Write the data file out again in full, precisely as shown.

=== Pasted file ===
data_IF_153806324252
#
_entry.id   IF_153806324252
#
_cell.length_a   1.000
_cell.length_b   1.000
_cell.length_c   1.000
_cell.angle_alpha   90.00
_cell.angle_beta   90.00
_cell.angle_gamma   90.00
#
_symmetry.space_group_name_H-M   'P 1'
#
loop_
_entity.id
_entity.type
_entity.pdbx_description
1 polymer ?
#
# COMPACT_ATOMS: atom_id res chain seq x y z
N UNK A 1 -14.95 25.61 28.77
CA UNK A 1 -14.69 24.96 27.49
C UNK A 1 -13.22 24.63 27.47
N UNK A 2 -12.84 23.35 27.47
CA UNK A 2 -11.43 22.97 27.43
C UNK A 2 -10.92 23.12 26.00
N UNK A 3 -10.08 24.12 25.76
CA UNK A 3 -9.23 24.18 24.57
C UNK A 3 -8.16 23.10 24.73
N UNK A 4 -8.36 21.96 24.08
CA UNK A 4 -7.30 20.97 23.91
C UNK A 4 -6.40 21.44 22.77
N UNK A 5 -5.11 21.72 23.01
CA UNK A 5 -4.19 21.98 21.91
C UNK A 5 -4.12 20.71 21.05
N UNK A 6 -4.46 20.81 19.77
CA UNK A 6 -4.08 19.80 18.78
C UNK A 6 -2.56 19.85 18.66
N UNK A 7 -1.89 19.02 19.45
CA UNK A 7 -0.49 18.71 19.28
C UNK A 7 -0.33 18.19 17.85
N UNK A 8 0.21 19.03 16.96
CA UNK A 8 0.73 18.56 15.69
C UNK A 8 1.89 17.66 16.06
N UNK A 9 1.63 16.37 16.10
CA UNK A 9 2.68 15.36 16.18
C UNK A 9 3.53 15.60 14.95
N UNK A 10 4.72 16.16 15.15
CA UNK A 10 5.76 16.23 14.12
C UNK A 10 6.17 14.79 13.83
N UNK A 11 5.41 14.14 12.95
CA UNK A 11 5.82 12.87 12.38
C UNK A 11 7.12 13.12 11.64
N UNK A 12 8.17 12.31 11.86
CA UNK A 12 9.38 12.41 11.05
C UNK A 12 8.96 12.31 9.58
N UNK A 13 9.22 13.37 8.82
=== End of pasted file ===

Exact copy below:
data_IF_153806324252
#
_entry.id   IF_153806324252
#
_cell.length_a   1.000
_cell.length_b   1.000
_cell.length_c   1.000
_cell.angle_alpha   90.00
_cell.angle_beta   90.00
_cell.angle_gamma   90.00
#
_symmetry.space_group_name_H-M   'P 1'
#
loop_
_entity.id
_entity.type
_entity.pdbx_description
1 polymer ?
#
# COMPACT_ATOMS: atom_id res chain seq x y z
N UNK A 1 -14.95 25.61 28.77
CA UNK A 1 -14.69 24.96 27.49
C UNK A 1 -13.22 24.63 27.47
N UNK A 2 -12.84 23.35 27.47
CA UNK A 2 -11.43 22.97 27.43
C UNK A 2 -10.92 23.12 26.00
N UNK A 3 -10.08 24.12 25.76
CA UNK A 3 -9.23 24.18 24.57
C UNK A 3 -8.16 23.10 24.73
N UNK A 4 -8.36 21.96 24.08
CA UNK A 4 -7.30 20.97 23.91
C UNK A 4 -6.40 21.44 22.77
N UNK A 5 -5.11 21.72 23.01
CA UNK A 5 -4.19 21.98 21.91
C UNK A 5 -4.12 20.71 21.05
N UNK A 6 -4.46 20.81 19.77
CA UNK A 6 -4.08 19.80 18.78
C UNK A 6 -2.56 19.85 18.66
N UNK A 7 -1.89 19.02 19.45
CA UNK A 7 -0.49 18.71 19.28
C UNK A 7 -0.33 18.19 17.85
N UNK A 8 0.21 19.03 16.96
CA UNK A 8 0.73 18.56 15.69
C UNK A 8 1.89 17.66 16.06
N UNK A 9 1.63 16.37 16.10
CA UNK A 9 2.68 15.36 16.18
C UNK A 9 3.53 15.60 14.95
N UNK A 10 4.72 16.16 15.15
CA UNK A 10 5.76 16.23 14.12
C UNK A 10 6.17 14.79 13.83
N UNK A 11 5.41 14.14 12.95
CA UNK A 11 5.82 12.87 12.38
C UNK A 11 7.12 13.12 11.64
N UNK A 12 8.17 12.31 11.86
CA UNK A 12 9.38 12.41 11.05
C UNK A 12 8.96 12.31 9.58
N UNK A 13 9.22 13.37 8.82